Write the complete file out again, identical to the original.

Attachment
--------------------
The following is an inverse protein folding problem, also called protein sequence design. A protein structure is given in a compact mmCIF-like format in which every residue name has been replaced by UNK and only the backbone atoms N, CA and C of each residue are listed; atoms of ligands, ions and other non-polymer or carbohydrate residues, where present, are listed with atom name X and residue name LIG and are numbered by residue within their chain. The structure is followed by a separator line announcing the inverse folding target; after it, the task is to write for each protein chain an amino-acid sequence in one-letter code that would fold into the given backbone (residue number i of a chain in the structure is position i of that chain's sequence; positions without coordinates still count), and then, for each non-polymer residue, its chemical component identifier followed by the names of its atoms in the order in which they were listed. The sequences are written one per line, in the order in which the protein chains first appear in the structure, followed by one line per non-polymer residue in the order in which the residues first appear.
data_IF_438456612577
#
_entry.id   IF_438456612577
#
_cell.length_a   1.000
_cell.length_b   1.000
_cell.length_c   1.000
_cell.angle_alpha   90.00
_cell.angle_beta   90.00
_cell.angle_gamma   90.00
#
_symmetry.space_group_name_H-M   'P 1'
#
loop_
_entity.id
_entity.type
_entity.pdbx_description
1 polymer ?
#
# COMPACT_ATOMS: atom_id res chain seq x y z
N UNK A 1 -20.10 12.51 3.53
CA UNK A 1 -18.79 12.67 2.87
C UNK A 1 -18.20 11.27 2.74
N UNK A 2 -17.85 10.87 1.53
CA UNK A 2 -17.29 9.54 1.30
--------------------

The following is an inverse protein folding problem, also called protein sequence design. A protein structure is given in a compact mmCIF-like format in which every residue name has been replaced by UNK and only the backbone atoms N, CA and C of each residue are listed; atoms of ligands, ions and other non-polymer or carbohydrate residues, where present, are listed with atom name X and residue name LIG and are numbered by residue within their chain. The structure is followed by a separator line announcing the inverse folding target; after it, the task is to write for each protein chain an amino-acid sequence in one-letter code that would fold into the given backbone (residue number i of a chain in the structure is position i of that chain's sequence; positions without coordinates still count), and then, for each non-polymer residue, its chemical component identifier followed by the names of its atoms in the order in which they were listed. The sequences are written one per line, in the order in which the protein chains first appear in the structure, followed by one line per non-polymer residue in the order in which the residues first appear.
data_IF_438456612577
#
_entry.id   IF_438456612577
#
_cell.length_a   1.000
_cell.length_b   1.000
_cell.length_c   1.000
_cell.angle_alpha   90.00
_cell.angle_beta   90.00
_cell.angle_gamma   90.00
#
_symmetry.space_group_name_H-M   'P 1'
#
loop_
_entity.id
_entity.type
_entity.pdbx_description
1 polymer ?
#
# COMPACT_ATOMS: atom_id res chain seq x y z
N UNK A 1 -20.10 12.51 3.53
CA UNK A 1 -18.79 12.67 2.87
C UNK A 1 -18.20 11.27 2.74
N UNK A 2 -17.85 10.87 1.53
CA UNK A 2 -17.29 9.54 1.30